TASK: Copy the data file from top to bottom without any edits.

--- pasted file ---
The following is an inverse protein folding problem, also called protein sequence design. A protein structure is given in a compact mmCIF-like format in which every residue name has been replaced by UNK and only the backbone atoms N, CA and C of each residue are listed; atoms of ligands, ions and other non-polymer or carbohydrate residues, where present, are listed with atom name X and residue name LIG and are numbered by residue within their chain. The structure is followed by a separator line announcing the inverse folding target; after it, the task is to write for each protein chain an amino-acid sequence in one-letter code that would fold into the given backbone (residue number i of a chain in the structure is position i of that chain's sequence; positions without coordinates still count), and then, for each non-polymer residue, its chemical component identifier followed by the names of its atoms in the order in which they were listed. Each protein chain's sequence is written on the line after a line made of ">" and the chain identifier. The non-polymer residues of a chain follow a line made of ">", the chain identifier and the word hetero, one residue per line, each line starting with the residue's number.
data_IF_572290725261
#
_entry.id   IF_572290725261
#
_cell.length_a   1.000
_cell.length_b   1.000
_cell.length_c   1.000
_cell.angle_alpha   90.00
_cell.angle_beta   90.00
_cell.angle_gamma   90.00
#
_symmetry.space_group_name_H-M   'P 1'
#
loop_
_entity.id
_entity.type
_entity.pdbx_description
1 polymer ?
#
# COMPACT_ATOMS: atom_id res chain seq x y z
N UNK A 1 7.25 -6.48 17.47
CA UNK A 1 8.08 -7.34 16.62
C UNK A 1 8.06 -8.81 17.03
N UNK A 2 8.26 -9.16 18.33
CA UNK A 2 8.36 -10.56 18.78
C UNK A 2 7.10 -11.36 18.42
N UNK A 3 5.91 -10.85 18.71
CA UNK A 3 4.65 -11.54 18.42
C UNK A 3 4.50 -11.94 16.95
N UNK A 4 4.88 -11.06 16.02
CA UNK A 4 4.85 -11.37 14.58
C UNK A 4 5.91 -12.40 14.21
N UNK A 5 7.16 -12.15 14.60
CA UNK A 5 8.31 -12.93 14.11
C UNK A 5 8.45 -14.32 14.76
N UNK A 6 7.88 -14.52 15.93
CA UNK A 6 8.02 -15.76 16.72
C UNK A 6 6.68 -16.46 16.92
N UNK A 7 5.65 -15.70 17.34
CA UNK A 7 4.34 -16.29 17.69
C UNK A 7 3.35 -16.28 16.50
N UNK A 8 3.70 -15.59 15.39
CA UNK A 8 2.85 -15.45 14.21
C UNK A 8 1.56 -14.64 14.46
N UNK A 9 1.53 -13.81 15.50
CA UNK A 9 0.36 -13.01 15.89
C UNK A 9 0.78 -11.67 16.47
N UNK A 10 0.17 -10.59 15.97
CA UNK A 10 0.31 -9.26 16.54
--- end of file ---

The following is an inverse protein folding problem, also called protein sequence design. A protein structure is given in a compact mmCIF-like format in which every residue name has been replaced by UNK and only the backbone atoms N, CA and C of each residue are listed; atoms of ligands, ions and other non-polymer or carbohydrate residues, where present, are listed with atom name X and residue name LIG and are numbered by residue within their chain. The structure is followed by a separator line announcing the inverse folding target; after it, the task is to write for each protein chain an amino-acid sequence in one-letter code that would fold into the given backbone (residue number i of a chain in the structure is position i of that chain's sequence; positions without coordinates still count), and then, for each non-polymer residue, its chemical component identifier followed by the names of its atoms in the order in which they were listed. Each protein chain's sequence is written on the line after a line made of ">" and the chain identifier. The non-polymer residues of a chain follow a line made of ">", the chain identifier and the word hetero, one residue per line, each line starting with the residue's number.
data_IF_572290725261
#
_entry.id   IF_572290725261
#
_cell.length_a   1.000
_cell.length_b   1.000
_cell.length_c   1.000
_cell.angle_alpha   90.00
_cell.angle_beta   90.00
_cell.angle_gamma   90.00
#
_symmetry.space_group_name_H-M   'P 1'
#
loop_
_entity.id
_entity.type
_entity.pdbx_description
1 polymer ?
#
# COMPACT_ATOMS: atom_id res chain seq x y z
N UNK A 1 7.25 -6.48 17.47
CA UNK A 1 8.08 -7.34 16.62
C UNK A 1 8.06 -8.81 17.03
N UNK A 2 8.26 -9.16 18.33
CA UNK A 2 8.36 -10.56 18.78
C UNK A 2 7.10 -11.36 18.42
N UNK A 3 5.91 -10.85 18.71
CA UNK A 3 4.65 -11.54 18.42
C UNK A 3 4.50 -11.94 16.95
N UNK A 4 4.88 -11.06 16.02
CA UNK A 4 4.85 -11.37 14.58
C UNK A 4 5.91 -12.40 14.21
N UNK A 5 7.16 -12.15 14.60
CA UNK A 5 8.31 -12.93 14.11
C UNK A 5 8.45 -14.32 14.76
N UNK A 6 7.88 -14.52 15.93
CA UNK A 6 8.02 -15.76 16.72
C UNK A 6 6.68 -16.46 16.92
N UNK A 7 5.65 -15.70 17.34
CA UNK A 7 4.34 -16.29 17.69
C UNK A 7 3.35 -16.28 16.50
N UNK A 8 3.70 -15.59 15.39
CA UNK A 8 2.85 -15.45 14.21
C UNK A 8 1.56 -14.64 14.46
N UNK A 9 1.53 -13.81 15.50
CA UNK A 9 0.36 -13.01 15.89
C UNK A 9 0.78 -11.67 16.47
N UNK A 10 0.17 -10.59 15.97
CA UNK A 10 0.31 -9.26 16.54